Bear of the Day: Imax Corp (IMAX)
Life lately has unfortunately been filled with severe restrictions (or outright prohibitions) on scores of activities that millions of people love to do. With the prevailing public health and safety recommendations advising against crowds, indoor activities and encouraging social distancing, seeing a motion picture in a movie theater is basically impossible.
While many businesses have been able to keep at least some semblance of their regular operations running – like restaurants with outdoor dining or retail locations with curbside pickup – there’s virtually no way to make a traditional trip to a theater safe. Though drive-ins are making a nostalgic comeback in some places, there’s simply enough infrastructure to replace more than a tiny portion of lost revenue in that format.
Imax Corporation (IMAX) has been around since 1967 and was the pioneer of the proprietary process that used larger film, running horizontally to allow higher resolution and more realistic images, and displayed on a huge curved screen in front of stadium audience seating.
For decades, IMAX productions were mostly shown in Museums and Planetarium and had been filmed exclusively for the Imax format (originally called “Multivision.”) The screen was 7 stories tall.
In 2008, the company introduced “Digital IMAX” – which allowed for the conversion of regular-sized movie buildings to the format. Though a few purists argued that resolution suffered when compared to the original giant screens, most of the moviegoing public loved it.
Audiences loved new blockbuster releases that were shot in IMAX format as well as encore presentations of films that had been converted. The company’s fortunes soared, leading to a 2010 IPO (and the spinoff of the Chinese subsidiary in 2015.)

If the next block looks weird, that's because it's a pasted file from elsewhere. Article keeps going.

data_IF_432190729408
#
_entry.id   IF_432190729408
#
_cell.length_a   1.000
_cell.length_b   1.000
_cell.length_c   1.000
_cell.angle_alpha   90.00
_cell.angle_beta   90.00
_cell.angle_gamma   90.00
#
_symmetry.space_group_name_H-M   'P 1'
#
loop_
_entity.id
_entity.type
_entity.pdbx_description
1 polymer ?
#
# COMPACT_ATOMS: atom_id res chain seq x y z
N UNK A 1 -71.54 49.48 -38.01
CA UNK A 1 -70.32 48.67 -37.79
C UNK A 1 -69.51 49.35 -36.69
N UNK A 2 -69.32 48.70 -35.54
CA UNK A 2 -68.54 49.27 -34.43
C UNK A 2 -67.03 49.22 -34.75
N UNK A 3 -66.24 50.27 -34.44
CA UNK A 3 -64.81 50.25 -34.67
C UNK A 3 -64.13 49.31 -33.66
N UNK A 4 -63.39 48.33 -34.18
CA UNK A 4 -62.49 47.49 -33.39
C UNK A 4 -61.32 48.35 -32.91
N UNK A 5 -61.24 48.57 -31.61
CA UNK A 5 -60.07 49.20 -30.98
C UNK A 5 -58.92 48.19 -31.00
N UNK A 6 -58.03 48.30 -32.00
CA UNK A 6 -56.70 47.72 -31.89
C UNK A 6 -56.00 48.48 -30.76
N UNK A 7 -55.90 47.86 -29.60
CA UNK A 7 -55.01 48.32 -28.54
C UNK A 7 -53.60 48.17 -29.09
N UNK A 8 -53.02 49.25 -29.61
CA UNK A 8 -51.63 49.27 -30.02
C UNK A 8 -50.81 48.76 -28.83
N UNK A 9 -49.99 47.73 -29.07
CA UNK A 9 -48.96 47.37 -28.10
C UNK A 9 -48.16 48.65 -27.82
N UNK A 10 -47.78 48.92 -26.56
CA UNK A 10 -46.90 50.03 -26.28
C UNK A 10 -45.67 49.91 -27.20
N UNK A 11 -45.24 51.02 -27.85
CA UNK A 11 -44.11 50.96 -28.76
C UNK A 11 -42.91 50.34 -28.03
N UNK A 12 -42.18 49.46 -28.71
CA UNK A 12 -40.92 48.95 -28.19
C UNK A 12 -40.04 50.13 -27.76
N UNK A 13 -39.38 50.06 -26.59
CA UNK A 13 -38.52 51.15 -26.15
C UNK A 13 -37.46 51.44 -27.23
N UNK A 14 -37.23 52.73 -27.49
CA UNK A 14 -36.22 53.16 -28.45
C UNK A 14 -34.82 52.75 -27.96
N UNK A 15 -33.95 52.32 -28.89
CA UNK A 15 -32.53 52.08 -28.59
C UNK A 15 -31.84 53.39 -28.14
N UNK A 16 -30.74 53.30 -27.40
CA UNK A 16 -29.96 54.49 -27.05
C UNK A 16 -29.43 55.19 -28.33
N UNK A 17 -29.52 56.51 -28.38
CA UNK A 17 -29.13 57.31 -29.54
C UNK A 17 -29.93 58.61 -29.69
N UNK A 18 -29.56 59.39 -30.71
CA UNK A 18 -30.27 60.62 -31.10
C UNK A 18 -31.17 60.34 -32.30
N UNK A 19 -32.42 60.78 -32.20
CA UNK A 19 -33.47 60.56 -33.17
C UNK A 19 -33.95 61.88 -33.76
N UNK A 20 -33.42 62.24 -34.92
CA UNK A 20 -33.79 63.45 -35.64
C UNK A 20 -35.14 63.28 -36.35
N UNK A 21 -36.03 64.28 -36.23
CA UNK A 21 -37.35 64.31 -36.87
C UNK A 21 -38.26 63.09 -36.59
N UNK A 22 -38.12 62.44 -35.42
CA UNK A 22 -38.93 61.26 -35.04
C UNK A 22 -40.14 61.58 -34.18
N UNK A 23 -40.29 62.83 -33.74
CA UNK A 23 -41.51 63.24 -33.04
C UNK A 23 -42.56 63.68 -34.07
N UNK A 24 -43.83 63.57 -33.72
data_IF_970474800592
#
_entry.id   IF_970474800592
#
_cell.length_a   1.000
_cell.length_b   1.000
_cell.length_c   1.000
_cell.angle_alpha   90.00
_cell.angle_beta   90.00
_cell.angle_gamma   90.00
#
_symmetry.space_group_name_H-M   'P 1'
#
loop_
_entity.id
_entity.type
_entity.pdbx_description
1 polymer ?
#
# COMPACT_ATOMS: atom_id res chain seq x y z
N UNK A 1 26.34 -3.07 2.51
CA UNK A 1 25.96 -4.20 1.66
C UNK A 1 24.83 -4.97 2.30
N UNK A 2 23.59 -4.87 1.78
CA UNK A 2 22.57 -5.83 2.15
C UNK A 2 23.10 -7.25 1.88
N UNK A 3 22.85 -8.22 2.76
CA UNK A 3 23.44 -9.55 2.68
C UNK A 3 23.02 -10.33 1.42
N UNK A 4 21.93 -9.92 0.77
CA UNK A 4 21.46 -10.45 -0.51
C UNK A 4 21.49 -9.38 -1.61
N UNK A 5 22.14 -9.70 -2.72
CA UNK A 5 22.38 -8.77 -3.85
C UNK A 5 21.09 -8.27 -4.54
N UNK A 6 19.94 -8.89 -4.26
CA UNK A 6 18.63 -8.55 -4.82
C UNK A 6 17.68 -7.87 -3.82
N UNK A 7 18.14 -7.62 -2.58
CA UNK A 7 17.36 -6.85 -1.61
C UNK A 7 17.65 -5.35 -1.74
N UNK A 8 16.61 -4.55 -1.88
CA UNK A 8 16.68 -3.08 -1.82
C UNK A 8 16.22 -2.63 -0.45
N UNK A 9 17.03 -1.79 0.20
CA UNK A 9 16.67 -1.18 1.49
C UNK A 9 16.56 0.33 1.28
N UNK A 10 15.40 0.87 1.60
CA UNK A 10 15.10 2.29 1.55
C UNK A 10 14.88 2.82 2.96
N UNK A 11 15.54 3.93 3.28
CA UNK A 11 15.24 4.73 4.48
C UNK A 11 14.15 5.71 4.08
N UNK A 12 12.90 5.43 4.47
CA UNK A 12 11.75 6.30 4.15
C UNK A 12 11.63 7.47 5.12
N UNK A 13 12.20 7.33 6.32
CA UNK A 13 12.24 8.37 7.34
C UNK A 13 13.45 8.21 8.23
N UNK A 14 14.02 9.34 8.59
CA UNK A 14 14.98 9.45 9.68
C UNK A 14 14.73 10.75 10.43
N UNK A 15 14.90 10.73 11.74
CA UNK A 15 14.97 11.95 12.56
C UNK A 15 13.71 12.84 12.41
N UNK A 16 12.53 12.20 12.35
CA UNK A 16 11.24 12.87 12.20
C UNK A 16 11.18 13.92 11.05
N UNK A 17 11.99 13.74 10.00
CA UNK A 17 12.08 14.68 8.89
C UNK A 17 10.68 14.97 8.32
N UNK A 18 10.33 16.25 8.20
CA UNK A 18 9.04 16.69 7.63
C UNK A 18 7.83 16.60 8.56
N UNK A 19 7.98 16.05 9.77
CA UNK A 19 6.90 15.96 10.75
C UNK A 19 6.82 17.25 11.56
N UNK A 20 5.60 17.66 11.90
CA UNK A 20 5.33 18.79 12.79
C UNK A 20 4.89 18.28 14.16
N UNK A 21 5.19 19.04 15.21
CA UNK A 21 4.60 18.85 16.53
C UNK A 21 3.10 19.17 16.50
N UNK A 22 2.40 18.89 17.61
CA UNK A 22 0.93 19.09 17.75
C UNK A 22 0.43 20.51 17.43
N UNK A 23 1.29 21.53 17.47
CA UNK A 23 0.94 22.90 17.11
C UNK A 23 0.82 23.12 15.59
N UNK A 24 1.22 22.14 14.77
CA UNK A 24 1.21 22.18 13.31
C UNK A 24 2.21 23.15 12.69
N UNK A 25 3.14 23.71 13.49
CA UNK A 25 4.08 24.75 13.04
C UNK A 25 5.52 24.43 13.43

Prior to the pandemic, IMAX was generating roughly half of it’s revenues from the operation of theaters and half from remastering, other production services and equipment sales. That means that beginning in March 2020, as much as half of sales disappeared overnight, and it could be much worse.
Revenues for the next two quarters and full-year 2020 are forecast to be off by 48-66%. Though some costs have been reduced somewhat during the shutdown, many remain in effect even with theaters closed, leading to a 2020 Zacks Consensus Earnings Estimate for a loss of ($1.38)/share – down 231% from 2019.
Recent downward revisions earn IMAX a Zacks Rank #5 (Strong Sell).
CEO Rich Gelfond stressed recently in an open letter to customers that the company would put safety first and foremost and also teased some “dream projects” that the company now has time to pull off the shelf which he hopes will someday make up for the delay in the releases of almost all Hollywood fare.
Unfortunately, no one knows when that day might come. We all wish we could get back to normal, including going to the movies. As investors however, it’s not the right time to bet on a sharp or immediate comeback in the industry.
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